|Home | About | Journals | Submit | Contact Us | Français|
Two of the most commonly experienced menstrual disorders are premenstrual syndrome (PMS) and primary dysmenorrhoea (that is, menstrual cramps or period pain), which can both adversely effect women's functioning and quality of life.1–3 Several evidence-based treatments are available for these menstrual disorders such as oral contraceptive pills, non-steroidal anti-inflammatory drugs and gonadotropin-releasing hormone (GnRH) agonist treatment. In terms of non-pharmacological treatments, it is popularly thought that exercise participation reduces the frequency and/or severity of PMS and primary dysmenorrhoea. Studies4 have shown that clinicians often recommended exercise and women frequently use it for symptom management,3 but this in itself does not constitute evidence of effectiveness. The American College of Obstetricians and Gynecologists has stated in their patient information leaflet (http://www.acog.org/publications/patient_education/bp057.cfm) that ‘for many women aerobic exercise lessens PMS symptoms’, although the frequency and duration of exercise required to gain relief from symptoms is not specified. Similarly in the UK, the NHS direct website (http://www.nhsdirect.nhs.uk/articles/article .aspx?articleId=578§ionId=11) which offers advice to women about possible treatment for menstrual pain, states that ‘moderate physical exercise may help with relieving pain’. However, a question remains about whether this advice is warranted, if so, on what evidence is it based? Trials involving general populations have shown that participation in regular exercise can improve some of the types of symptoms (that is, mood disturbance, fatigue, cognitive dysfunction, and bloating) typically experienced by women who suffer from PMS and/or primary dysmenorrhoea.5 On this basis, it might seem intuitively appealing to promote exercise as treatment for these disorders, but these data are a long way off from telling us we have evidence that exercise is an effective treatment for these conditions.
Several observational studies6–7 have reported less PMS symptoms in women who are physically active, but no randomised controlled trial that includes a no-exercise comparison group has been published to date. One small (n = 23) randomised trial has assessed the effects of two exercise intervention (strength training versus aerobic exercise) and found PMS scores were significantly improved at followup in both exercise groups.8 There have also been two very small non-randomised controlled trials9–10 (n = 14 and n = 21 respectively) that have examined the short and longer term effects of exercise upon PMS; improvements in some symptoms were reported in both trials. Moreover, while studies have consistently demonstrated a reduction in PMS symptomatolgy after exercise, the methodological quality of these trials has been poor and data from them could not be considered as evidence supporting effectiveness.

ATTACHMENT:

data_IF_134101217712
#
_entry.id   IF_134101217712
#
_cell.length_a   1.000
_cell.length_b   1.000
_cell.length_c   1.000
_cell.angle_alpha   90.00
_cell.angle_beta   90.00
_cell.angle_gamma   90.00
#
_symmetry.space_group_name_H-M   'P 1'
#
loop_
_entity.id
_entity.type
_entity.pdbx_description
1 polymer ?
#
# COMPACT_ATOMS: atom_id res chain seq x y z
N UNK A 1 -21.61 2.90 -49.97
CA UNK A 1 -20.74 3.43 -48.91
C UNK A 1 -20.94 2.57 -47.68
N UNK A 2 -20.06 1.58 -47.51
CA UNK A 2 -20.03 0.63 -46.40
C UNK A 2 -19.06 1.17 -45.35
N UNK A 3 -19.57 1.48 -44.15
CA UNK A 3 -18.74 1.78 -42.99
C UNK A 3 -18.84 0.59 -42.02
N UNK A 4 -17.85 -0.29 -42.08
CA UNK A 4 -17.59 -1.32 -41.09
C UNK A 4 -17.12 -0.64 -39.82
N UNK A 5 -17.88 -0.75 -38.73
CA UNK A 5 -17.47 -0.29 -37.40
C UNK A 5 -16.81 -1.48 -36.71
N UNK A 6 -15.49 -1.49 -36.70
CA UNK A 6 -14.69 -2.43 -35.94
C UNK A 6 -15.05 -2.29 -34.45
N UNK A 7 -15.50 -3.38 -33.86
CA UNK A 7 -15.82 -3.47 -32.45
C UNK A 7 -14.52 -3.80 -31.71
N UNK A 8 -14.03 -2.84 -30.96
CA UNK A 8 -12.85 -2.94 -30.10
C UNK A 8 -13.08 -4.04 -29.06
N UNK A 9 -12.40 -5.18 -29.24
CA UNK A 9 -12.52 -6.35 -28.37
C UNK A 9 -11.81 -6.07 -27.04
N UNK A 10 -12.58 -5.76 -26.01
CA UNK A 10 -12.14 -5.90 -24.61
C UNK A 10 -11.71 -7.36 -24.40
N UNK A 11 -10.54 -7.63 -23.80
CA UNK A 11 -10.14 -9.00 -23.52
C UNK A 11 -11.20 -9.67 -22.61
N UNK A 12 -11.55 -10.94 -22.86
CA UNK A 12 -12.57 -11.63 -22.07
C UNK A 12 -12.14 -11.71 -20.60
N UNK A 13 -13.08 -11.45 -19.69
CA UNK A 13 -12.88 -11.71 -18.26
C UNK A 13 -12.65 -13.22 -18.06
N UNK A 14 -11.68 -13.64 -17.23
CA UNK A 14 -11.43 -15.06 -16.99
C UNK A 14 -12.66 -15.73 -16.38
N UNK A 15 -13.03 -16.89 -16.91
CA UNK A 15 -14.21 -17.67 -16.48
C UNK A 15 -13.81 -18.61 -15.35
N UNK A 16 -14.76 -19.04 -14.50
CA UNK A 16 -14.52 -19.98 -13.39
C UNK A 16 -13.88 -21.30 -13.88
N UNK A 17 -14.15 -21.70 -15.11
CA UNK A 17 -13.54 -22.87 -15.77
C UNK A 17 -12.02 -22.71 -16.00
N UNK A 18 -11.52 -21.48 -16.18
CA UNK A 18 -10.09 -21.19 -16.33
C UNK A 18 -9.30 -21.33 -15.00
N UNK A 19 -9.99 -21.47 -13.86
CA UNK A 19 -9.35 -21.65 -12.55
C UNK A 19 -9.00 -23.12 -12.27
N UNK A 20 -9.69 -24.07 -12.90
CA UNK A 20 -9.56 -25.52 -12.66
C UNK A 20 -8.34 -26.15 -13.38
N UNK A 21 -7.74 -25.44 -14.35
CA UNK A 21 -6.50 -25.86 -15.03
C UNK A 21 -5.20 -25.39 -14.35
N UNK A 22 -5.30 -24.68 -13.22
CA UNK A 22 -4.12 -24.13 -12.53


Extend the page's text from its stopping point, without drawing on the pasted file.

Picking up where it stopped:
The idea that exercise might help relieve menstrual pain is not new; in 1943 Billig11 proposed that women with dysmenorrhoea had contracted ligamentous bands in the abdomen and subsequently developed a series of stretching exercises for which he claimed a high rate of symptom relief. The belief that exercise was effective seems to have prevailed and led to anecdotal beliefs among health agencies, clinicians, and women that exercise is beneficial. A meta-analysis12 that examined risk factors for different types of chronic pelvic pain found exercise was associated with a small reduced risk of dysmenorrhoea (odds ratio: 0.89, 95% CI = 0.80 to 0.99). However, a recent systematic review located only one published randomised controlled trial and this was published two decades ago.12 In this trial those randomised to exercise reported significantly lower dysmenorrhoea symptomatology than non-exercising controls, but the sample size was very small (n = 36) with only 26/36 participants completing follow-up. Several additional non-randomised intervention studies were located by the review13 but these were also of very poor methodological quality, the most recent of which was published over 40 years ago.
Exercise is often seen as a panacea or the ‘magic potion’ for health problems and disease, without proper regard or scrutiny of the evidence; for example, NICE have recommended exercise as treatment for postnatal depression on the basis of very little evidence.14 Indeed, while it might also seem intuitively appealing to promote exercise as a treatment for menstrual disorders such as PMS and primary dysmenorrhoea, there is a paucity of evidence to directly support such a view. Of course, there are many other important health reasons for encouraging women to be physically active throughout their lives, and good evidence supports the effectiveness of exercise for conditions such as cardiovascular diseases15 and exercise performed in moderation is unlikely be harmful.
While the American College of Obstetricians and Gynecologists and the NHS in the UK has provided recommendations to women about the role of exercise as a treatment for menstrual cycle related disorders, it is clear that high quality randomised controlled trials are needed before women are advised that exercise is an effective treatment. We (and that includes health agencies), need to remain focused on what we actually know to be true and we should always be careful about accepting with uncritical enthusiasm the positive effects of any medical treatment, exercise is no exception.